# What are non-additive facts example?

## What are non-additive facts example?

Sales_Amount is the fact. In this case, Sales_Amount is an additive fact, because you can sum up this fact along any of the three dimensions present in the fact table — date, store, and product. Profit_Margin is a non-additive fact, for it does not make sense to add them up for the account level or the day level.

A database fact/measure that you should not sum over time or market or product is often called “non-additive”. This is a common database term, not specific to CPG data. Dollar and unit sales are both additive.

Non-additive measures are measures that cannot be aggregated across any of the dimensions. These measures cannot be logically aggregated between records or fact rows. Non-additive measures are usually the result of ratios or other mathematical calculations.

### What is fact table with example?

Thus, the fact table consists of two types of columns. The foreign keys column allows joins with dimension tables, and the measures columns contain the data that is being analyzed. In this example, the customer ID column in the fact table is the foreign key that joins with the dimension table.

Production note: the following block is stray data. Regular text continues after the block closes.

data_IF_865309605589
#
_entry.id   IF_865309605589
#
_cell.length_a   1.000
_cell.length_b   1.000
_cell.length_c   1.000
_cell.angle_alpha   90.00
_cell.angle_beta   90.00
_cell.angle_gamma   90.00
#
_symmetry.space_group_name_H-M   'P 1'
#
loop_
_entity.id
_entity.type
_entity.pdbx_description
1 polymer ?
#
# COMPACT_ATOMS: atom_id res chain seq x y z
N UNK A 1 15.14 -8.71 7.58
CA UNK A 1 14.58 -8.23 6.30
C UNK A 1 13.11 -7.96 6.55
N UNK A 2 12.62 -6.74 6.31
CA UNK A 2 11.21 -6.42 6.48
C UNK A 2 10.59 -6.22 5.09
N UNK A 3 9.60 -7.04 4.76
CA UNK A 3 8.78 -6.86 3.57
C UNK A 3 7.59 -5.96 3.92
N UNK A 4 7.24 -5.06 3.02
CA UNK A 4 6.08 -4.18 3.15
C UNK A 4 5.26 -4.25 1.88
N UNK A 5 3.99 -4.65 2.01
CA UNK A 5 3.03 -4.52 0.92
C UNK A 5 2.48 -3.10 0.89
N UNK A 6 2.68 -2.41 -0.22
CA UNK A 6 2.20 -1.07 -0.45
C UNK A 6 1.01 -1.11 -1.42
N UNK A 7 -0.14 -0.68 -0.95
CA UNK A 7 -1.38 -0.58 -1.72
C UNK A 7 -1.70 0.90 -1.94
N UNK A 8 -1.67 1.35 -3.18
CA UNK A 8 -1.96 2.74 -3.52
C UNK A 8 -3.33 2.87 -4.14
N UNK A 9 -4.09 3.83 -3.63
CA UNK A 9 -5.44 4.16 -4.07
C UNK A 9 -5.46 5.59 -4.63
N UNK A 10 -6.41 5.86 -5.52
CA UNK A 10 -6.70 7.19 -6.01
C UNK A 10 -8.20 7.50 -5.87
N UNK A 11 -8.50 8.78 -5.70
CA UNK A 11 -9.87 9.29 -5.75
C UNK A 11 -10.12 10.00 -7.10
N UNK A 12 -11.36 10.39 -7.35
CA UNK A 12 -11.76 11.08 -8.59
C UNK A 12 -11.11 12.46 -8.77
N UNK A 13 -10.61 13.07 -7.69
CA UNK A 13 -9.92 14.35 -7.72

Which is an example of a non additive fact?

Example- Consider below fact table of a store: Assume that profit for the day 1 is 70% and for day 2 is 30%, so we can’t say that total profit is 100%. In this case we cannot summed up for any dimensions in the fact table. This is the example of non-additive fact.

Which is an additive fact in a fact table?

The fact/column product sold can be summed up for each level of its dimensions (date, product, store) The product sold is called additive fact because it can be summed up though all of the dimension in the fact table. Non-additive- Non-additive facts are facts that cannot be added for any of the dimensions present in the fact table.

#### How to calculate a non-additive fact in Excel?

A good approach for non-additive facts is, where possible, to store the fully additive components of the non-additive measure and sum these components into the ﬁnal answer set. Finally, you calculate the ﬁnal non-additive fact.

Are there any measures that are completely non-additive?

Finally, some measures are completely non-additive, such as ratios. A good approach for non-additive facts is, where possible, to store the fully additive components of the non-additive measure and sum these components into the ﬁnal answer set before calculating the ﬁnal non-additive fact.